Standard & Poor's upgraded New Britain, Conn.'s general obligation pension funding bonds three notches to A from BBB.
New Britain, the 73,000-population home to Stanley Black & Decker Inc. - formerly Stanley Works - and nicknamed the Hardware City, has scheduled a $56 million negotiated sale. A date has yet to be set.
S&P credit analyst Ruth Ducret cited New Britain's return to structural balance without one-time revenues or draw-downs from reserves, and steps to remove contingent liabilities. S&P assigned a stable outlook.
"A three-notch upgrade is very rare, especially coming on the heels of a downgrade last year," said Richard Thivierge of William Blair & Co., the city's underwriter.
Moody's Investors Service in September downgraded New Britain to Baa1 from A2. Moody's this week affirmed the rating. According to Moody's, New Britain has $218 million of debt outstanding.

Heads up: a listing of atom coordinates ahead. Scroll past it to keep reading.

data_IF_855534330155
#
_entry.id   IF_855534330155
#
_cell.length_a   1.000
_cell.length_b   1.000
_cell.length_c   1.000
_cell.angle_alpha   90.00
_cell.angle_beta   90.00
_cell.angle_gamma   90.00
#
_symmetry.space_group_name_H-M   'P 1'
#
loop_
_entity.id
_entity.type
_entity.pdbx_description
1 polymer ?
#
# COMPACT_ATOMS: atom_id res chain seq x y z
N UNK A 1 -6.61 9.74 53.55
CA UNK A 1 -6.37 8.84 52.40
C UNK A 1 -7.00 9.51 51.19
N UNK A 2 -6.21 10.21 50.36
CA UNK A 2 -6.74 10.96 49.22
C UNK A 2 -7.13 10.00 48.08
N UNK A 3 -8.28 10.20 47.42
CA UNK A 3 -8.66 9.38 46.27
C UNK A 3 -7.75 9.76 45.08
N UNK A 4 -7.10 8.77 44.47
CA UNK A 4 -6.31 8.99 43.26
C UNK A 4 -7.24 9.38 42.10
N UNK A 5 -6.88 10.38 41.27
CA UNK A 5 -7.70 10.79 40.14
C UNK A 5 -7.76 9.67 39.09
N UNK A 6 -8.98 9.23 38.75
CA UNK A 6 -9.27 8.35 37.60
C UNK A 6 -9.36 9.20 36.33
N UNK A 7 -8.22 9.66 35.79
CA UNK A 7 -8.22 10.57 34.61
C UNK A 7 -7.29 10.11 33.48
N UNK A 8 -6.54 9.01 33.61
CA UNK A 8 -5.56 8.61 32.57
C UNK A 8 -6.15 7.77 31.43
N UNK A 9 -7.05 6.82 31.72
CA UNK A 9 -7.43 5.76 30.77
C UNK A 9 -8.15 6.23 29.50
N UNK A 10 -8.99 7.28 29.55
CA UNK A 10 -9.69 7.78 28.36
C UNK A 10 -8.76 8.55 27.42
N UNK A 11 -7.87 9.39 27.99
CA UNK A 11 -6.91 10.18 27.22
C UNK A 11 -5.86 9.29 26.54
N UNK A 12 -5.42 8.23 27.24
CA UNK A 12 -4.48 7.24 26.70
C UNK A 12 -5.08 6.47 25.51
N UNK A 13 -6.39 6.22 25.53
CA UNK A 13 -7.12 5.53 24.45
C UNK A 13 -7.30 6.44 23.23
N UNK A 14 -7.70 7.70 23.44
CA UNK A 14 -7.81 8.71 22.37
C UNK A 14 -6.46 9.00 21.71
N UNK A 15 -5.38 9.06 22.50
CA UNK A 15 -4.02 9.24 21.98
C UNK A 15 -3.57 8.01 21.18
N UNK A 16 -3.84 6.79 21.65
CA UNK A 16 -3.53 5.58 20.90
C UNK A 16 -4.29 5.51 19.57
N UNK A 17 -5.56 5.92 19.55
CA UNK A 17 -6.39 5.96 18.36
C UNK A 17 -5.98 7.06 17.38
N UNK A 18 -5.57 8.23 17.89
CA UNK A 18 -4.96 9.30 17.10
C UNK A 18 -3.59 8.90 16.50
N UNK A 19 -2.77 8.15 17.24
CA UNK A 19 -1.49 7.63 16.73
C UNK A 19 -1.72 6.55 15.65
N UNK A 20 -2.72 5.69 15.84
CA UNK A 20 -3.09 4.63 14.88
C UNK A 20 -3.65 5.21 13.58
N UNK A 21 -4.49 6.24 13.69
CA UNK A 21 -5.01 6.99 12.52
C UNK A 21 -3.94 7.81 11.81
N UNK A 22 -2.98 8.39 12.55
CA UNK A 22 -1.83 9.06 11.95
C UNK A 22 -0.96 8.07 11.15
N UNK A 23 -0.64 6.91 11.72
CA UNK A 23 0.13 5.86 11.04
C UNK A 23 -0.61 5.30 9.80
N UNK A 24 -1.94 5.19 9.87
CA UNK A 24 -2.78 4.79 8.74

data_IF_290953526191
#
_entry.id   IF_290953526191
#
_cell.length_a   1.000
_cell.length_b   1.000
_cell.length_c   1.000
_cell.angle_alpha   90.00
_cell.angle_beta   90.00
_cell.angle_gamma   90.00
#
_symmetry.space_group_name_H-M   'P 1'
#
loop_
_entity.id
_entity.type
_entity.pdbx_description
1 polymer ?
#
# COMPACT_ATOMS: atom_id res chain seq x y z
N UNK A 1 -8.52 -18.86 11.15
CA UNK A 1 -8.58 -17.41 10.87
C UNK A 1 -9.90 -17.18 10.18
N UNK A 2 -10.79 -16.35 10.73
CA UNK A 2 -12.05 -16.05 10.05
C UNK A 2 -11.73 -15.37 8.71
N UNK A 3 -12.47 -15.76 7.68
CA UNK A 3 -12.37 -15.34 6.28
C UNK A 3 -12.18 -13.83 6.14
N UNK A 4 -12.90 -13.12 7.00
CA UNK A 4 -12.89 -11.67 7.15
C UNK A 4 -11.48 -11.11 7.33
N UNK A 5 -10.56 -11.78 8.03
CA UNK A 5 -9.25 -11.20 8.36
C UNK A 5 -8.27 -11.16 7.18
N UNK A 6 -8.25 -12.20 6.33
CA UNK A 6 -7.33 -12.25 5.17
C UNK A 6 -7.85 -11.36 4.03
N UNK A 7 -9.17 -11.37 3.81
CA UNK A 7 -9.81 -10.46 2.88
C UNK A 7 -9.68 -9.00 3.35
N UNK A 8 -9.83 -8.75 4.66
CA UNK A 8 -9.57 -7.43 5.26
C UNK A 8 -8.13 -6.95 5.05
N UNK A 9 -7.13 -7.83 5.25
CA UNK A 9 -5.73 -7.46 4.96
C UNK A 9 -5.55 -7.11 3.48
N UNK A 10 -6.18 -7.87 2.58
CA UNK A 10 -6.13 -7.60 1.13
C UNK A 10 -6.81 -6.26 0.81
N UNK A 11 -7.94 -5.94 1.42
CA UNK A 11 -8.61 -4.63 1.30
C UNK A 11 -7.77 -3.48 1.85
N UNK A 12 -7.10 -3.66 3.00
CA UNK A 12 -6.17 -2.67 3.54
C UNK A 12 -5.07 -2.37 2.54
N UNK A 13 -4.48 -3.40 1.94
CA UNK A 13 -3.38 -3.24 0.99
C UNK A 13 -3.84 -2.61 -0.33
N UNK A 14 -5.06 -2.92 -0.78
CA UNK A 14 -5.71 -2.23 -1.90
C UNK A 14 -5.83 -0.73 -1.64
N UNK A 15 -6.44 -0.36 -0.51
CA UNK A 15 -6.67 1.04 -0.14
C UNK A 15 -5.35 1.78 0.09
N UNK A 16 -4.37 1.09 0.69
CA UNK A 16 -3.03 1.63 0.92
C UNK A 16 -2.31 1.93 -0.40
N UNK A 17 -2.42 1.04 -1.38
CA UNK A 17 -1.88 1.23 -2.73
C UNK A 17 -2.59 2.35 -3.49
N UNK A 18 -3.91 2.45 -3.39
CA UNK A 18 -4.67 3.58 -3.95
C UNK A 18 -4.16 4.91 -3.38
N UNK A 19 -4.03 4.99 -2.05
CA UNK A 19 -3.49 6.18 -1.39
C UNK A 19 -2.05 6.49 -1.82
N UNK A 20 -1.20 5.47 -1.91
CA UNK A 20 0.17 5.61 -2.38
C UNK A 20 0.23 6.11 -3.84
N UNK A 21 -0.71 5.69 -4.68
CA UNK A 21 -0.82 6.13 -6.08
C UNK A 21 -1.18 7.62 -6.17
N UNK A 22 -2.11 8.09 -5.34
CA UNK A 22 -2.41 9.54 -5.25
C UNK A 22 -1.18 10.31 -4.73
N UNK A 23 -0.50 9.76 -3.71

Proceeds of the taxable Series 2015A bonds will fully refund the Series 2008C variable-rate pension bonds and pay for termination costs of outstanding related swaps.
Mayor Erin Stewart's 2015 budget reflected more than $16 million in spending cuts from the previous year, eliminated more than 30 full-time equivalent positions and called for union concessions. It also included an 11% increase in taxes. Last June, it received the support of a supermajority of the 15-member Common Council.
"This is phenomenal news and is a strong validation of the difficult financial decisions we have made over the past 14 months," said Stewart, 26, elected in November 2013. "A year ago, we were staring a $30 million-dollar deficit in the face and were being downgraded by the rating agencies."